Deirdre Sullivan-Beeman in the Optical Dimension

When one thinks about threads within contemporary painting and especially the post-Pop genre of Magic Realism, Leonardo da Vinci doesn't come up all that often -- but then neither does egg tempera, the delicate but rewarding pigment formula da Vinci used to paint the Last Supper mural.
08/27/2015 03:01 pm ET Updated Dec 06, 2017

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The Messenger (2014, oil and tempera on panel, 11 × 17 inches)

When one thinks about threads within contemporary painting and especially the post-Pop genre of Magic Realism, Leonardo da Vinci doesn't come up all that often -- but then neither does egg tempera, the delicate but rewarding pigment formula da Vinci used to paint the Last Supper mural. Deirdre Sullivan-Beeman is a self-taught artist whose deft combination of both modes of art-making yield mesmerizing results that satisfy the impulses of not only the art-historical technique and the fabulistic narrative, at the same time exploring the complex interplay between rendered space in two and three dimensions. So there is a lot going on at once in her work, but whether you enter it through its aspects of formalism, symbolism, or process, with Sullivan-Beeman, the medium is the message.

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Thistle Girl (2015, oil and tempera on panel, 13x9 inches)

Her website breaks down the formulation of her unique pigment and process in detail (for those who care to try this 14th-century trick at home), but the elaborate underlying tempera grisaille on panel is just the beginning. Again borrowing conventions from centuries of art history, she glazes the piece with up to 40 transparent layers of gossamer-thin oil-based color wash. This amber-like effect traps and refracts ambient light across the surface of the painting, creating subtle but dynamic optical movement with a fairy-tale sensibility. In fact her treatment of surface and background is almost abstractionist in the way she privileges refraction and shading over imagery. But then her figures are rendered with a deliberation that occupies those atmospheres with gravitas and emotion -- so that the mood of the picture matches its visual tone perfectly, even as the more contemporary nature of the imagery tugs against the old-school aesthetic of her style.

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Mister Rabbit (2015, oil and tempera on panel, 10x8 inches)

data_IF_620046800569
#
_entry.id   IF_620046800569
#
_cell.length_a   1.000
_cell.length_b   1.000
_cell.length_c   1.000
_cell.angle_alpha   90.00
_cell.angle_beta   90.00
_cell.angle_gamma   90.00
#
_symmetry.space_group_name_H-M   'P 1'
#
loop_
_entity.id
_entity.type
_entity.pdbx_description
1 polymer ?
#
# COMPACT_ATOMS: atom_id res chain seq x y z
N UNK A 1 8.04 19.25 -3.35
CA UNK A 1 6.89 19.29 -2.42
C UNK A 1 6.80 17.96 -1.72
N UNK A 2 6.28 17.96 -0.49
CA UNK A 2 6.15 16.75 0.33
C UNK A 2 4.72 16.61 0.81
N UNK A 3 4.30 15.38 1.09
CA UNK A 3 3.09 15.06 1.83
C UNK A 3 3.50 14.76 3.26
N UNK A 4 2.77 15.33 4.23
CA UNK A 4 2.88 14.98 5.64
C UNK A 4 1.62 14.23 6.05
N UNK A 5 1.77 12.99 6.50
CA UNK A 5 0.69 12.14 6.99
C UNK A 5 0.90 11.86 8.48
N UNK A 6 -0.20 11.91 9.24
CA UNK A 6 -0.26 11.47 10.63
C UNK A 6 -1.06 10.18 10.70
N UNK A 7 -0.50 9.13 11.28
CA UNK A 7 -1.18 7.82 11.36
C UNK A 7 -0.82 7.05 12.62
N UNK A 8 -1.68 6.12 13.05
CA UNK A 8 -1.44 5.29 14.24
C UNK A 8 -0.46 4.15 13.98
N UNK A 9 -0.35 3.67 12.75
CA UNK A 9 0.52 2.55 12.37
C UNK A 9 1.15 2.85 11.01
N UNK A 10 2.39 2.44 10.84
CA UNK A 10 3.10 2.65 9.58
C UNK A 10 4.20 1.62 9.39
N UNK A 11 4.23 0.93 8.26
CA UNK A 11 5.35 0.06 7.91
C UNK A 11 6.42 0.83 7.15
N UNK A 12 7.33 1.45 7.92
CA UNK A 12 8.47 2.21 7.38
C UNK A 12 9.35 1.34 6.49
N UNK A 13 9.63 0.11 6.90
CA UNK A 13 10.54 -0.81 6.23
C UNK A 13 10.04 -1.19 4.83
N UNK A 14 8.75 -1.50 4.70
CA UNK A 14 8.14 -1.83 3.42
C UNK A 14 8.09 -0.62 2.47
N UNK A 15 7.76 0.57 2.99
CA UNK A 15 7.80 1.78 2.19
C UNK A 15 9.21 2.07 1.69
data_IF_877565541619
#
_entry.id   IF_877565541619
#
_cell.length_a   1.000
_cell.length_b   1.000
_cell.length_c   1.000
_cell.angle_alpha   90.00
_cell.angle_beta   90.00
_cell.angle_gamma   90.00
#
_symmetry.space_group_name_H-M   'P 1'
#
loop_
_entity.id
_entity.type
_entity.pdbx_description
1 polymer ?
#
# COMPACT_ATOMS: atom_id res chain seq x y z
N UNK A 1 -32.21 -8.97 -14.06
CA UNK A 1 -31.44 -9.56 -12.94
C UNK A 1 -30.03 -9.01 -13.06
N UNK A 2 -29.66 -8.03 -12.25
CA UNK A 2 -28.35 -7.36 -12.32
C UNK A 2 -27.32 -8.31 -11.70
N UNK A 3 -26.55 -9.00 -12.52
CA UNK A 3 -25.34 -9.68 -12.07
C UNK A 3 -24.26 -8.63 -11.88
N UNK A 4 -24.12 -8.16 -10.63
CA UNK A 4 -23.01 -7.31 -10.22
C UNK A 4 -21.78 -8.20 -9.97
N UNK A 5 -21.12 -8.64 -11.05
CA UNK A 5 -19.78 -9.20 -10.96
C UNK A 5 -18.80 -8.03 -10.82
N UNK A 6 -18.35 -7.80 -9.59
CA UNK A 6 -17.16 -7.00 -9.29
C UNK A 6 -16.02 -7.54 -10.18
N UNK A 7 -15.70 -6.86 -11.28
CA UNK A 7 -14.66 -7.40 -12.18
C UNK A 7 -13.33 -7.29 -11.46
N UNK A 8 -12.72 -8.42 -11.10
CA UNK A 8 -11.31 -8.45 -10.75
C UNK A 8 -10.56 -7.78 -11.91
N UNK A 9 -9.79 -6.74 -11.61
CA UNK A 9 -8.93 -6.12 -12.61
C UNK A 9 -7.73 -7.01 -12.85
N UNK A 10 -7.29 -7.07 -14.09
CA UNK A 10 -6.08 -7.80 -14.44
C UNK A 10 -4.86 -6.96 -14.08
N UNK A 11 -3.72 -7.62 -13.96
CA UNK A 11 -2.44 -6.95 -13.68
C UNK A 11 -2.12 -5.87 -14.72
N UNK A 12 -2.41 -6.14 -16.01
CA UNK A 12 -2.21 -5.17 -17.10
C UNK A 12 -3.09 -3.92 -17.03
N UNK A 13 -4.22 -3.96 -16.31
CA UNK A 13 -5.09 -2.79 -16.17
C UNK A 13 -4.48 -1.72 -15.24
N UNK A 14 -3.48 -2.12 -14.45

Beyond the allegorical quality of her compositions, the artist also locates meaning in this process itself, embedding a parallel narrative into the technique. The multiple layers are not only physical but metaphorical -- as in layers of meaning. Her decision to take the long way around in how she works in itself speaks to slowness, deliberation, inconvenience as a creative tool; it is almost performative in that it calls attention to the physical craft happening off stage. Furthermore, because her figures are not trapped in this prismatic mica, but rather hover just above it, she's also investigating the optical dynamic of 2D versus 3D space in the language of painting. A painting is "flat" but layers of glaze make it a dimensional object; fully modeled realistic figures read as dimensional within constructed pictorial space, which itself remains flat. Her choice of mostly solo, mostly female figures with the occasional mythological companion also telegraphs the presence of allegory and provides a perfect vessel in synergy with her technique; it's just modern enough that you recognize the present world but just Romantic enough to evoke the world of past centuries to which her studio technique and technology hearken.

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Her newest work Gun Girl (2015, oil and egg tempera on wood panel, 26.5 x 20.5 inches) is currently on view as part of the sprawling no-canvas-allowed group show Wood Metal Screw 2 through September 19 at the Gabba Gallery, Los Angeles.

And she'll have new sweetheart pieces in the 2015 edition of the instantly classic Coaster Show annual opening Friday, September 4 at La Luz de Jesus.

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Victoria's Mouth (2015, Oil and tempera on cardstock mounted to linen 4-inch tondo)